Friday, April 13, 2012

Another commute, tires, testing

Last Thursday, I had to leave home late to drop off a letter to my doctor.  The letter needs signed so that I can participate in a study at Ohio University.  As I have asthma, they needed my doctor to clear me so I wouldn't die during the test, I guess.  Anyway, since I was already going in late, I decided to ride my bike to work again.  Mistake.   It was cold, upper 30's and low 40's and I was slow.  Felt like my legs were 300lbs.When I did roll into my doctor, the receptionist was afraid to open the glass door. (I must look really mean in my cycling gear.)  The total ride took me 14 minutes longer than the last time (over 24 miles).  Glad that I was meeting Shelly after work and I got a ride home with her.  Crazy thing is, on Friday I did the Wilkesville short loop (a very typical, 17 mile, fast ride for me). Did it in at my second fastest time ever (and wasn't particularly trying to).

I have also been studying tires for my mountain bike.  Mine were getting worn out and really were not the ideal type of tire for me anyway.  I was running a WTB Nanoraptor 2.1 (wire bead) rear and a WTB Exiwolf 2.3 (folding) front.  The Nano is a fast tire on hard trail.  The Exiwolf has a nice volume.  Neither are particularly sticky though and I routinely have issues with spinning the rear, particularly on hard, standing climbs and the front slides easily in turns.  After looking at tires from Bontrager, Schwalbe, Geax, Maxxis, and Continental, I settled on the new Continental X-King 29x2.2.  The Cycle Path ordered them in for me and I picked them up Weds and mounted that night.  I also got in a ride on them Thursday.  My impressions:

I weighed them on the scale at the office before heading home.  Not the lightest tire (728 and 738 grams) but still lighter than the over 800 gram Exiwolf.  Hope the weight means durability.  They mounted nicely on my Stan's beaded Sun Ringle Black Flag Expert rims, with a bit of effort to get the tire bead over the rim.  I seated them with an air compressor, but I would bet the floor pump would have done it too.  Squeezed in 2 ounces of Stan's in each wheel and did the Stan's shake.  I gave them a quick measure after I set the bead with 40psi.  They are narrow. I measured 2 inches from sidewall to sidewall.  I would image that they will stretch a bit over time and maybe Continental measures the knob profile width, but still, they are a narrow tire.  I was surprised by how little air I lost over night.

I threw the bike in the truck and grabbed my gear on the way out the door to work and then took a late lunch to hit the Athens trail network.  Out the bike path from the office the tires rode nicely.  They did not seem slow with 30psi though you could hear them a bit.  Up the connector to the Rock House Trail I could already tell I liked the tires.  Several roots and rocks on short steep climbs that typically have me loosing the rear tire, they hooked right up.  Turning was very neutral, in fact, I can't think of any moment where I slid the front out, which I did a lot on the Exiwolfs though I could tell the difference in tire volume.  By then end of the ride (about 12 miles of trial) I was pleased overall with the tire choice.  Maybe should have picked up a 2.4 for the front?  They did loose some air over the ride and by the time I got home, the front was completely flat.  I did the Stan's shake again and shall see.  I have heard that the Continental tires cane take a few days to seal up tubeless.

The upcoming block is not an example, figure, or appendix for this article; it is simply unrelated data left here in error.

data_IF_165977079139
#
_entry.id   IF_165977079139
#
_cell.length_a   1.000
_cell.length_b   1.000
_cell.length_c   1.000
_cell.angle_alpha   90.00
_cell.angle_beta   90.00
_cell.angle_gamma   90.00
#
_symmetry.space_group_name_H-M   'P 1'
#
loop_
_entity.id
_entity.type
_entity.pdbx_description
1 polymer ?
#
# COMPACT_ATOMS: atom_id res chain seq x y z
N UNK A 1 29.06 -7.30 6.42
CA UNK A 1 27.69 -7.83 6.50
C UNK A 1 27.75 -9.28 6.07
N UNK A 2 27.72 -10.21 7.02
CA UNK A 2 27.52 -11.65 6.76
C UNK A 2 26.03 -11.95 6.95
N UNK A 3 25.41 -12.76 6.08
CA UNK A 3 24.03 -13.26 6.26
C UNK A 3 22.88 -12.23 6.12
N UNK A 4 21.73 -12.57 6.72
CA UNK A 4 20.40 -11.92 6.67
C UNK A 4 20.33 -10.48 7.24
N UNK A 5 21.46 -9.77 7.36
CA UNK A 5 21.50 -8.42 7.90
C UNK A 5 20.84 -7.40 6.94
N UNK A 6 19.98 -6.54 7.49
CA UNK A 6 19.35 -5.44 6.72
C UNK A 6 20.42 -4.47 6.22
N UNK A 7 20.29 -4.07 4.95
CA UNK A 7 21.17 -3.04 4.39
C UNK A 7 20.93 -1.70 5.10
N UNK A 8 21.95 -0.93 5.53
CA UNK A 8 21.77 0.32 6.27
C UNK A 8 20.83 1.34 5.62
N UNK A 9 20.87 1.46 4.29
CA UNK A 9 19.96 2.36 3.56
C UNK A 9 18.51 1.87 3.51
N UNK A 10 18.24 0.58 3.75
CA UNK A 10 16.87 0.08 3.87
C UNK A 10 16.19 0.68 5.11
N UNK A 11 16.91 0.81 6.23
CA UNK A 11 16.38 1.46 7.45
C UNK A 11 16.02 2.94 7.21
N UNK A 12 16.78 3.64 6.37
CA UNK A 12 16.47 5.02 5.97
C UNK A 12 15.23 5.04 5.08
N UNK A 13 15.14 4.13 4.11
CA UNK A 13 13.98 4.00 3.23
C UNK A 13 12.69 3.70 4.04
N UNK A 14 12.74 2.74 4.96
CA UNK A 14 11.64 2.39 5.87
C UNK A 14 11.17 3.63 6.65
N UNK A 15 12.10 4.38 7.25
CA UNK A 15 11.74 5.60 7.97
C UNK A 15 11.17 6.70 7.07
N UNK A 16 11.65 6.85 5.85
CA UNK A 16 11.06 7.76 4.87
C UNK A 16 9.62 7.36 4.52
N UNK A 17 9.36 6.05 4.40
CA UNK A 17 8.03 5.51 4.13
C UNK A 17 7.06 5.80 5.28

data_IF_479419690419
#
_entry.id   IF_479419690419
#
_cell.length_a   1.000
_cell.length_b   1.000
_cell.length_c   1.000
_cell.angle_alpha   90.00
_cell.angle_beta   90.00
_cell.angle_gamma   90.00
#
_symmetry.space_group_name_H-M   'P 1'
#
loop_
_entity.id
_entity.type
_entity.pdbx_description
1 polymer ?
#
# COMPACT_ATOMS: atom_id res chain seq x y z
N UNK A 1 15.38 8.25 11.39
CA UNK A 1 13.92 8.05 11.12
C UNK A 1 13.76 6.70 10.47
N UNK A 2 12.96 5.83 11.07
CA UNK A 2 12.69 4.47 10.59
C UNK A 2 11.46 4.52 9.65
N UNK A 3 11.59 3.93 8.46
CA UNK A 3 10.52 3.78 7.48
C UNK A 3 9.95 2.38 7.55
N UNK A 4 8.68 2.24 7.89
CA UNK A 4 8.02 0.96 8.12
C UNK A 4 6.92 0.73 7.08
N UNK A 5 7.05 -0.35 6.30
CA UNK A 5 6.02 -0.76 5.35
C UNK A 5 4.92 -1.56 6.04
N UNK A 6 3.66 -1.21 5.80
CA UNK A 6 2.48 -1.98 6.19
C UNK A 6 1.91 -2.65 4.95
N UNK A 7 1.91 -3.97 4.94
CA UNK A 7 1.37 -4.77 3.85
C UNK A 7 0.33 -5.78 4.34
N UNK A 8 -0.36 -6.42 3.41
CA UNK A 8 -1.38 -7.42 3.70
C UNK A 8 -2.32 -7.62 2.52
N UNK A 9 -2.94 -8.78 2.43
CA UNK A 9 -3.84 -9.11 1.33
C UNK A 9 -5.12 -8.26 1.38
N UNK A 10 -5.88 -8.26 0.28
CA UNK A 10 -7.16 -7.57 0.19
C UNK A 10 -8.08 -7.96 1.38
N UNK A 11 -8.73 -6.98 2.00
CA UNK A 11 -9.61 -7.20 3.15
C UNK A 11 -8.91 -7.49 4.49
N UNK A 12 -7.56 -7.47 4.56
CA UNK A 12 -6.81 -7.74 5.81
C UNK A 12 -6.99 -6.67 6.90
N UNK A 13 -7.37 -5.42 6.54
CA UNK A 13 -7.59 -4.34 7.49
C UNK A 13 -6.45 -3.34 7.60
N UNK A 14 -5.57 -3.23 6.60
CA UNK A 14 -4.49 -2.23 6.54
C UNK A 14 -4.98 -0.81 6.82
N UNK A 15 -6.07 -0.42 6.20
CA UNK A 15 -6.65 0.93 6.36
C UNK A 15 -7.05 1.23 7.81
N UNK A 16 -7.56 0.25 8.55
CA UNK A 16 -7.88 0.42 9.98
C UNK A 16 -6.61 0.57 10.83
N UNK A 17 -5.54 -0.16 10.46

Speaking of the Sun Ringle wheels, I developed a rattle inside the front wheel, directly across from the valve stem, at the welded rim joint.  A message to their tech support was responded to very quickly that the sleeve guide they use when welding the rim had come loose. I can either use a ball punch to crimp the rim back into the guide (under the rim tape), spray some spray adhesive through the nearest spoke eyelets, or listen to the noise as the guide does not provide any structural support after the rim is welded.  For now, I will just listen to it.

And since I am on a roll with equipment notes, I will say that I am completely satisfied with the Shimano SLX brakes.  I would recommend them to anyone looking for a new hydraulic disc brake setup.  Power is very good (one or two fingers is all that is needed), they modulate well, quiet, and they look good.

U12 soccer on Saturday in Marietta.  Mountwood race is Sunday.  Still have not decided to race, shall see.  Either way, hope to enjoy the predicted nice weather.

Post a Comment